• Whew! Still with me? Okay, here’s where the yoga came in (I know, I can find it anywhere, but this was fun). A traction splint, particularly the Hare type common in our area, requires positioning against the ischial tuberosity. The wha-huh? Exactly.  EEEEE…xachery.
Most people walking around – even EMT and yogi people – have no idea of where or what an ischial tuberosity might be. Even after being trained and going through anatomy, most people (providers of all levels and yoga teachers, too)  can’t locate it on their own bodies. What would you do if someone asked you to show off your ischial tuberosities? Slap them? 
If you know that “ischial tuberosity” is the anatomical name for your “sitting bones” you’ll at least hit the ball park, but even then… physically locate them? No one has you do this in EMT school at any level, and very few yoga teachers bother. But EMTs are asked to use them as not only a landmark, but a stabilizing structure in the body. Yeah. Better know how to locate those suckers.
And so, the wide legged forward bend. Not a crazy one, not a deep one. Only a very well supported and minimal one, with crazy awesome form so the ischial tuberosities are pointed backwards enough to grab. Your own. No grabbing your neighbor’s. Feet wider than shoulders, feet turned ever so slightly in, locate your hip creases, think about pelvis rotating over femurs…. then, like a drill sergeant, not a yoga teacher, cause this ain’t no yoga class… Lift your pelvic floor! Navel to spine! Lift your heart! Good! Now tilt!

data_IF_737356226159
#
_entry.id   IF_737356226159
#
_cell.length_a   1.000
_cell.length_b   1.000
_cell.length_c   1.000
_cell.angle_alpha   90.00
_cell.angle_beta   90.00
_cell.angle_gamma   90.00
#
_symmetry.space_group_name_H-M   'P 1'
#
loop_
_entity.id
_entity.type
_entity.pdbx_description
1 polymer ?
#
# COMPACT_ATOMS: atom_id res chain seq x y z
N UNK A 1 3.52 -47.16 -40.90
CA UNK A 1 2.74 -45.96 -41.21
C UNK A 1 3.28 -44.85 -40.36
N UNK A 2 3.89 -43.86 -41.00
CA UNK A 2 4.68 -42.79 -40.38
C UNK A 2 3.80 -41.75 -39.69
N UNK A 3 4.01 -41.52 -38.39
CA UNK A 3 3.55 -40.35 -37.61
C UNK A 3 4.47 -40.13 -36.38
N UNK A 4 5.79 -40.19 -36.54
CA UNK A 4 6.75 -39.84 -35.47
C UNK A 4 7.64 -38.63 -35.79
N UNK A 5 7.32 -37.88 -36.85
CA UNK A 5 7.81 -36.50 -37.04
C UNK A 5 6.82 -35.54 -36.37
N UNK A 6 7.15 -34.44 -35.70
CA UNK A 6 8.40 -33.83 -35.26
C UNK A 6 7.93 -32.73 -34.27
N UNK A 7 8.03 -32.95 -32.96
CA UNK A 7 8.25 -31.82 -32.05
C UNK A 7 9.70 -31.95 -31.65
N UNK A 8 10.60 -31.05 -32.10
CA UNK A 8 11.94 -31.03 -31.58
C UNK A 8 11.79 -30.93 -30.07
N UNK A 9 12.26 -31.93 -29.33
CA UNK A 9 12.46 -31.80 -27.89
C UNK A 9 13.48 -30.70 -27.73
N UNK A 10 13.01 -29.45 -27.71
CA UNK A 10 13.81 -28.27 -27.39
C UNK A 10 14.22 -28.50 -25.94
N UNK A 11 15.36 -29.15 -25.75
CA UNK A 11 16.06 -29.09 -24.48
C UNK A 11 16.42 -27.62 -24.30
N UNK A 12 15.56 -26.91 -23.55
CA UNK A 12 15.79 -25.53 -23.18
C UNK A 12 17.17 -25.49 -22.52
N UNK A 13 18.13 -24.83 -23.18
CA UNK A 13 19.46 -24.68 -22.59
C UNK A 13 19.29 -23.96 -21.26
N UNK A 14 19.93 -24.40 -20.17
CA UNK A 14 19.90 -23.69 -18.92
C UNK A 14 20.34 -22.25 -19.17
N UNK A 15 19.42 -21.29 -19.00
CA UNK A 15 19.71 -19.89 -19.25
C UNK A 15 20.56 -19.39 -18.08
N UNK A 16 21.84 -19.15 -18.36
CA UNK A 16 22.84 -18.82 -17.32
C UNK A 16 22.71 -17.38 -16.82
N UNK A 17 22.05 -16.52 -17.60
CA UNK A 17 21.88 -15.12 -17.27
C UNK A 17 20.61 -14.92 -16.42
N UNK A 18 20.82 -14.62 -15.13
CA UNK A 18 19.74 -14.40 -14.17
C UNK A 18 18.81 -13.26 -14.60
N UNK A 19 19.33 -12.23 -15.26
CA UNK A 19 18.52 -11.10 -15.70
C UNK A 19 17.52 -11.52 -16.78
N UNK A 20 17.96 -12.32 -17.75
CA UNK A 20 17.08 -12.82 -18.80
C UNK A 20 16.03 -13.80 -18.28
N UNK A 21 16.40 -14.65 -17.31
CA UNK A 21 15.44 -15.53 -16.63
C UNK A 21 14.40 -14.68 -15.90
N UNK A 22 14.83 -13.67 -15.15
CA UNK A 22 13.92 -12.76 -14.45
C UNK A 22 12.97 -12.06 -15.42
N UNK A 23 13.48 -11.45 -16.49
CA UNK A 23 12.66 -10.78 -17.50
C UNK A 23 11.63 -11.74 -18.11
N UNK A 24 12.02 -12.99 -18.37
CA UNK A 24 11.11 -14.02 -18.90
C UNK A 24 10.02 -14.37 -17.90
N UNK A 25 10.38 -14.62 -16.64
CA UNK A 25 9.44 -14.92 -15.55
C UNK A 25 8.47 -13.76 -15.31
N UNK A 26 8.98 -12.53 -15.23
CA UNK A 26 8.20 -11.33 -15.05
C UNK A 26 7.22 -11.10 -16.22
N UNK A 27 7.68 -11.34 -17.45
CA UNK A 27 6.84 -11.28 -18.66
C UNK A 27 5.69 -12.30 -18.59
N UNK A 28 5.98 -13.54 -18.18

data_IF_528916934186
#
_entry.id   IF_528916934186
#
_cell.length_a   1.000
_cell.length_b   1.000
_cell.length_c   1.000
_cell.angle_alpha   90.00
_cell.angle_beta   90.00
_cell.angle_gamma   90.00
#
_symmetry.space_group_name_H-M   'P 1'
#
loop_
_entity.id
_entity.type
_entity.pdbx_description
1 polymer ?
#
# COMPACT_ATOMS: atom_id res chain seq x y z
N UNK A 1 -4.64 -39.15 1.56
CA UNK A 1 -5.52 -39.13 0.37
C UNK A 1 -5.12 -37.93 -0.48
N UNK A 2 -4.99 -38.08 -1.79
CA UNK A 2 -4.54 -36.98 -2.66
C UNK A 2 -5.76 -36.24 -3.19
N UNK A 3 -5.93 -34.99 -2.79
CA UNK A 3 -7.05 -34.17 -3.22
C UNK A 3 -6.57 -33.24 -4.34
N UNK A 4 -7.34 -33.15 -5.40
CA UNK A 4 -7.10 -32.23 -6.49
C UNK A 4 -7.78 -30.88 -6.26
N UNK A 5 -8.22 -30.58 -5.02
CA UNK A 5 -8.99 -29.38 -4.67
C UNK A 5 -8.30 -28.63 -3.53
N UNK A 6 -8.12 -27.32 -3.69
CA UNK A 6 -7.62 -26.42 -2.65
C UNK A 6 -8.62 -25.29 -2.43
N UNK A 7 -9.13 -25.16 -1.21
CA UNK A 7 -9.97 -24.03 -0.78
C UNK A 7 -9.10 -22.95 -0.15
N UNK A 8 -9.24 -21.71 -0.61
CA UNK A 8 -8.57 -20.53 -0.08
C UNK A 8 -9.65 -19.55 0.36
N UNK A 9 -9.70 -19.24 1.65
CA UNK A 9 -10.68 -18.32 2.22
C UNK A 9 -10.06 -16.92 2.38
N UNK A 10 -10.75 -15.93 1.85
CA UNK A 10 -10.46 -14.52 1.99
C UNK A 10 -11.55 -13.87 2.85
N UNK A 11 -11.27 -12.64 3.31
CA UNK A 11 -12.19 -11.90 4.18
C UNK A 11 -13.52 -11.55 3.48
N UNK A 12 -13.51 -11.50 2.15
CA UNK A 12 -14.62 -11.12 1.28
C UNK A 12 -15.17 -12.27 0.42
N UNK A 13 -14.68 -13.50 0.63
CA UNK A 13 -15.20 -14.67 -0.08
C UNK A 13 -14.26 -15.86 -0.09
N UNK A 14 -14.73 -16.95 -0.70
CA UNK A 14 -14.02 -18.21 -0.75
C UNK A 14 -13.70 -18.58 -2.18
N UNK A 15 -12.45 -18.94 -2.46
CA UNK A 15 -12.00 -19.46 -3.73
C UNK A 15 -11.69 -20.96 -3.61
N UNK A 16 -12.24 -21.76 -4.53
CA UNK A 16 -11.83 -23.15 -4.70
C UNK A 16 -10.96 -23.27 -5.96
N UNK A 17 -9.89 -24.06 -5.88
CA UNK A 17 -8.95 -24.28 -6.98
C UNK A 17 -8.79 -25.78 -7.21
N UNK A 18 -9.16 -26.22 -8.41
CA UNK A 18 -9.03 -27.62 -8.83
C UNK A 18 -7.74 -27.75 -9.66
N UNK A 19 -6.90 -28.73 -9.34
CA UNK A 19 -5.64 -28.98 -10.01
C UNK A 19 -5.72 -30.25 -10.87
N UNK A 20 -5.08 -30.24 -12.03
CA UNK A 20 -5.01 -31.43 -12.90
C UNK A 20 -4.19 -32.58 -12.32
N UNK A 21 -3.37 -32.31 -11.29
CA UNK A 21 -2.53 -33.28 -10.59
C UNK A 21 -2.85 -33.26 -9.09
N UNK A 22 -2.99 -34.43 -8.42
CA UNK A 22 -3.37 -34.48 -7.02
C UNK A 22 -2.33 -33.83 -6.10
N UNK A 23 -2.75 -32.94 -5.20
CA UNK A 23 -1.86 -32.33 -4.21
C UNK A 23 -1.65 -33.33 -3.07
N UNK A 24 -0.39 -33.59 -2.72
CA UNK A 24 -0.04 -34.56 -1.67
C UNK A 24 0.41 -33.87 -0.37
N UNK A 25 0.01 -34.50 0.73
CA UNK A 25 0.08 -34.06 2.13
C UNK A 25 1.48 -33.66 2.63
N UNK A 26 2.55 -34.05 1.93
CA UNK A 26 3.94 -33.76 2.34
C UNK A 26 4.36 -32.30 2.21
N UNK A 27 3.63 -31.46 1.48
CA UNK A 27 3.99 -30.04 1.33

I had groups of 4 or less, so I was able to go around assure no low backs were rounding, that each one went only as far as their bodies could happily go, with lovely aligned spines. All the while marvelling… their form was nearly flawless! Now: find your ischial tuberosities! Go on! Grab it, poke it, find it, learn it, know it!
My husband and I discussed why this was so effective when most yogis don’t “get it” til they’ve been practicing for a year or often much more. I think it was the surprise, the not knowing they were doing yoga, the not over thinking, just being in the moment, slightly confused and wondering what this mad woman would have them do next. I think their superior knowledge of anatomy helped. I might just use my drill sergeant voice in yoga class next time.
Dear hubs thinks that it’s because in yoga class, everyone thinks they’re going to find out some super secret spiritual key: something somehow unexplainable. And yet they come so the yoga teacher can explain it and they can understand it… with their language using minds. The disconnect is easy to see when you put it that way, but he’s so right. People come to yoga classes in search of something more. More than zumba, than running or weight lifting or even martial arts.